Carve it into a tree, with a heart circling the acronyms: DM+NA.
Digital media and native advertising – absolutely made for each other. The most perfect pairing since peanut butter met jelly; a more powerful coupling than Beyonce and Jay-Z; more notorious in the digital advertising ecosytem than Bonnie and Clyde. Digital media and native advertising’s immaculate unity was reiterated over and over again at both the Native Advertising Summit in NYC two weeks ago and AdMonsters’ Publisher Forum: Sonoma last week. (Read part 2 here.)
Though it’s not easily definable, native advertising has taken the digital media world by storm – it might possibly be a more popular buzzword than programmatic premium. Native solutions are breeding like rabbits while plenty of questions remain: Is it scalable? What happens when it fails? Oh yeah, what is it exactly?
Even at this early developmental stage, the native race seems to be prophesizing a future where content and advertising are seamlessly integrated into the same stream – both on the front end and the back end. The biggest question out there may be how native advertising’s mass adoption will transform the role of revenue professionals.
No Easy Explanation
So is a full-page ad in a magazine a form of native advertising?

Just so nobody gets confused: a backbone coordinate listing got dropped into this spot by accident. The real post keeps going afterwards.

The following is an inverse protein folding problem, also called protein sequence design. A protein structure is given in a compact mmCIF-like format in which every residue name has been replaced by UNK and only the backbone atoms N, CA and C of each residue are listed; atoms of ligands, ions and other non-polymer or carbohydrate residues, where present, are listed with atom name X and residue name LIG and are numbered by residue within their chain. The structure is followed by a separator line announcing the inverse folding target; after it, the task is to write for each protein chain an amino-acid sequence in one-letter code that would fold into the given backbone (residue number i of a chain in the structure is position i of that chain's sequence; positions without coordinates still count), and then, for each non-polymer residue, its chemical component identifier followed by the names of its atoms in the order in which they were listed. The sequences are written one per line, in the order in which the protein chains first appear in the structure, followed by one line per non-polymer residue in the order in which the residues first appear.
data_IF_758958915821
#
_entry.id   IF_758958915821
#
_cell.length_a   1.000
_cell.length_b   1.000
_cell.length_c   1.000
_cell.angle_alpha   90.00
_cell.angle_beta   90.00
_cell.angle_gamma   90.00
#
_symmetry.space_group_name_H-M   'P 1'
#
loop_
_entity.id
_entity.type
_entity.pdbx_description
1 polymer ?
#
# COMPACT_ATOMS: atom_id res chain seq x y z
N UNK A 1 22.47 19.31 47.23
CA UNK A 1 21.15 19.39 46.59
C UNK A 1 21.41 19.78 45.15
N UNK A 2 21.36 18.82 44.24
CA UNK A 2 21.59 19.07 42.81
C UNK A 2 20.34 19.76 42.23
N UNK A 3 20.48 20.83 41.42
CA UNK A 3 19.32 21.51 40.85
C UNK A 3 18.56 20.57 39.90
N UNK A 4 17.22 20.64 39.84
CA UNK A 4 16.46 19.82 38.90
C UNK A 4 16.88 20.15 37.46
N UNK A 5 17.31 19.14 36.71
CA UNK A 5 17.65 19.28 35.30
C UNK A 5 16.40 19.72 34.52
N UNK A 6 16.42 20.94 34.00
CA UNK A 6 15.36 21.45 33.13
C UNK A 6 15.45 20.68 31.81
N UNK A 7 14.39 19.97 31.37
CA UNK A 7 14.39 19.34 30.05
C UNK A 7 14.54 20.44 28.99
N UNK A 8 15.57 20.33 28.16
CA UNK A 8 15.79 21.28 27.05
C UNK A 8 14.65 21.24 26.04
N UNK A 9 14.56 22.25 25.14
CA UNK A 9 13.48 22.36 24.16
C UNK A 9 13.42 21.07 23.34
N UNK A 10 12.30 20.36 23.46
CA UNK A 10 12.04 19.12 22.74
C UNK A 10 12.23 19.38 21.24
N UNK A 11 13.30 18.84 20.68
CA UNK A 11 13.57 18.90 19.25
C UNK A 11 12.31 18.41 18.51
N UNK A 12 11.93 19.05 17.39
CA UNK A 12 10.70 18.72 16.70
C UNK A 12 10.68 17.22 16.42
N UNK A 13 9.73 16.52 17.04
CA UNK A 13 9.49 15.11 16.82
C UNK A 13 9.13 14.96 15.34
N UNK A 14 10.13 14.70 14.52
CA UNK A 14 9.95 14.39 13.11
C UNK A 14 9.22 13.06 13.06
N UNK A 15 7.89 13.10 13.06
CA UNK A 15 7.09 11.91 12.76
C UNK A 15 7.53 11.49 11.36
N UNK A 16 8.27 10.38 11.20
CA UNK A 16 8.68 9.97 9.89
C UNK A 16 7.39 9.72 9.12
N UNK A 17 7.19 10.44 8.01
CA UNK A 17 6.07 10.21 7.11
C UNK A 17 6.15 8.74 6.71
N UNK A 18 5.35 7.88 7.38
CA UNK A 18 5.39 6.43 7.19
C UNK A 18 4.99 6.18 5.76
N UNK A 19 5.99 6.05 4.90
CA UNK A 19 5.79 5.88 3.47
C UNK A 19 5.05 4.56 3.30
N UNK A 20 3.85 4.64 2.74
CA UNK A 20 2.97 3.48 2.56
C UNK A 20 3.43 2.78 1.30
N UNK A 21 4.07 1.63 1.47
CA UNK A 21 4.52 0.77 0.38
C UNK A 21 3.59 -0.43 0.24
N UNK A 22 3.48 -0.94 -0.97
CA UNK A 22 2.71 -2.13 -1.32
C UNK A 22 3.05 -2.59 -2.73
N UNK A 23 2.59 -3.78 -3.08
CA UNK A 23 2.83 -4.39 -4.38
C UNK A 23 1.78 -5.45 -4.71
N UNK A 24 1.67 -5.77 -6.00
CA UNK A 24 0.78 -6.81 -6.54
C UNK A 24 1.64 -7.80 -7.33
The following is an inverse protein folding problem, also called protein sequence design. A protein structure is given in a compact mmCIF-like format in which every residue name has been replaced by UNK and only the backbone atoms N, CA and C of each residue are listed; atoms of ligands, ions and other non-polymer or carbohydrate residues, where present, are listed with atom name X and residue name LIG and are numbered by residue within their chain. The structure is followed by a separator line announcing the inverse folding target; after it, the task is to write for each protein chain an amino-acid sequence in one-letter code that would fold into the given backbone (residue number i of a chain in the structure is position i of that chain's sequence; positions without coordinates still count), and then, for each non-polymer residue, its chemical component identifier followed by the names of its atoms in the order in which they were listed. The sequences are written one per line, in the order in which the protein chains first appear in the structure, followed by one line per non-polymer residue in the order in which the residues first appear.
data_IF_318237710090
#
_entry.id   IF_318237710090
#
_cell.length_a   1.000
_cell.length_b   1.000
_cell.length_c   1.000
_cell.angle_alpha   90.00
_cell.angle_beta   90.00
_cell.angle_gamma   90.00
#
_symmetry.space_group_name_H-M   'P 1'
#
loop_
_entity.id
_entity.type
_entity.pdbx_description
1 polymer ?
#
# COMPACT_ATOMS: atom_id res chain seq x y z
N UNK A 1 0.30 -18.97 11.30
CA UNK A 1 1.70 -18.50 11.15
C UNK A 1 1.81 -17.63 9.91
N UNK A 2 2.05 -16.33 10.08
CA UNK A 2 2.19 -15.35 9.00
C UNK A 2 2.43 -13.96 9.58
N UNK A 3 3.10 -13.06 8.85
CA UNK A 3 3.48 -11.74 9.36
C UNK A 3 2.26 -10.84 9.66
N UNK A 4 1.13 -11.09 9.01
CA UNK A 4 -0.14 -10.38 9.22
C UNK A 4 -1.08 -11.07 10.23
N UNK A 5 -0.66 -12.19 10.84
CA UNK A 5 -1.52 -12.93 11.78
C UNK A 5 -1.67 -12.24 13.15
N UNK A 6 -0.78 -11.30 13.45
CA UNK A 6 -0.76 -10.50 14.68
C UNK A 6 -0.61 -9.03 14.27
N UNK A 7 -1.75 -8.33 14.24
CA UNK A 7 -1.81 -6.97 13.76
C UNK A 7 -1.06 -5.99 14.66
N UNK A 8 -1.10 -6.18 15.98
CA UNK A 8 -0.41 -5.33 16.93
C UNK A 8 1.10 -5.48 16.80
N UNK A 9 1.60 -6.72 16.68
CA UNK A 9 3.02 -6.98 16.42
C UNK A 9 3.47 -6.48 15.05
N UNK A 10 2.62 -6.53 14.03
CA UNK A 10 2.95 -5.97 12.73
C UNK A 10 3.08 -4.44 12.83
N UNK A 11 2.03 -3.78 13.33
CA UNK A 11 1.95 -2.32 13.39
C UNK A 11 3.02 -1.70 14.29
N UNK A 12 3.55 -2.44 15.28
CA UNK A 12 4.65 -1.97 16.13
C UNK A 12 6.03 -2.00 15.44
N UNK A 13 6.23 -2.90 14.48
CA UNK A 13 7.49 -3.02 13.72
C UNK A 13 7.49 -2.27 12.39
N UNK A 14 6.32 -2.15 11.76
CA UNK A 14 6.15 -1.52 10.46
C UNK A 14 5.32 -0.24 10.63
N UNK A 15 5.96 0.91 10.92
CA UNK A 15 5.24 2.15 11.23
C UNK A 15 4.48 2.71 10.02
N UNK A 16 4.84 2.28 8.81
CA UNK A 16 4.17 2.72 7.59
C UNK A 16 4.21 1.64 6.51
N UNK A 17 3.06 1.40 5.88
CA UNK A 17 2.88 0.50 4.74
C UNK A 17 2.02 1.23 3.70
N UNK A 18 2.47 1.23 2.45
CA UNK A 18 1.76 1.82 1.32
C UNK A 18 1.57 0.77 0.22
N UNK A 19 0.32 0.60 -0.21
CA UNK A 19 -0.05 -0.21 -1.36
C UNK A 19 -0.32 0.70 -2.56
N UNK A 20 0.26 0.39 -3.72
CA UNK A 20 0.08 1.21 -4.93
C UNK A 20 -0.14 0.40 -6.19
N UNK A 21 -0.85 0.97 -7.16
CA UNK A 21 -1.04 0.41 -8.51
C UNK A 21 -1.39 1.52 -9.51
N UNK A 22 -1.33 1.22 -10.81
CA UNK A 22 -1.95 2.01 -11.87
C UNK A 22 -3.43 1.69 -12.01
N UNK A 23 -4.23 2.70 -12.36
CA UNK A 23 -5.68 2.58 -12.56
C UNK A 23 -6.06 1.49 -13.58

The Native Advertising Summit panelists – Darren Herman of The Media Kitchen, Dee Salomon of MediaLink, Todd Wasserman of Mashable and David Shing of Aol – hesitated, looked at one another and then began to nod in rhythm.
“Yeah,” they said, one by one.
Especially take the spreads in a high-gloss fashion magazines. Before Vogue’s table of contents, there are 50-odd pages or so of advertisements, but they’re anything but intrusive. Beautiful ads featuring beautiful (and usually heavily Photoshopped) pictures of beautiful people in beautiful clothing are an essential part of that magazine’s experience. You could even call it “in-stream” advertising
No one should claim native is a fresh concept, but it’s not like display advertising is all that original either – it’s based on the interruptive box model that previously worked revenue wonders for newspapers and other print publications. However, we’ve figured out by now it doesn’t really perform in the makeshift format forced on the digital scene for numerous reasons.
First off, there’s the meteoric rise of media consumption – up 70% in the last 20 years, according to Sonoma Keynote Brian Monahan of MAGNA Global. Widespread adoption of the tablet will only intensify this diet. Zemanta President and former Cheezburger CRO Todd Sawicki, another Sonoma keynote, added that consumers are subjected to 50 ads every online session. Saturation, much?
Another reason boxes and banners don’t cut the digital mustard is that in the print realm, eyes are forced to scan across a sheet and flip pages to follow the stream content. Scrolling isn’t the same – one online eye-tracking survey after another shows that banner blindness is rampant. Users know where ads are going to be – they don’t bother to avert their eyes because their subconscious is so well-trained.
Finally, consider that it takes an inordinate amount of time, effort and money to get those under-performing ads delivered and it’s clear why alternatives to the banner are in high demand.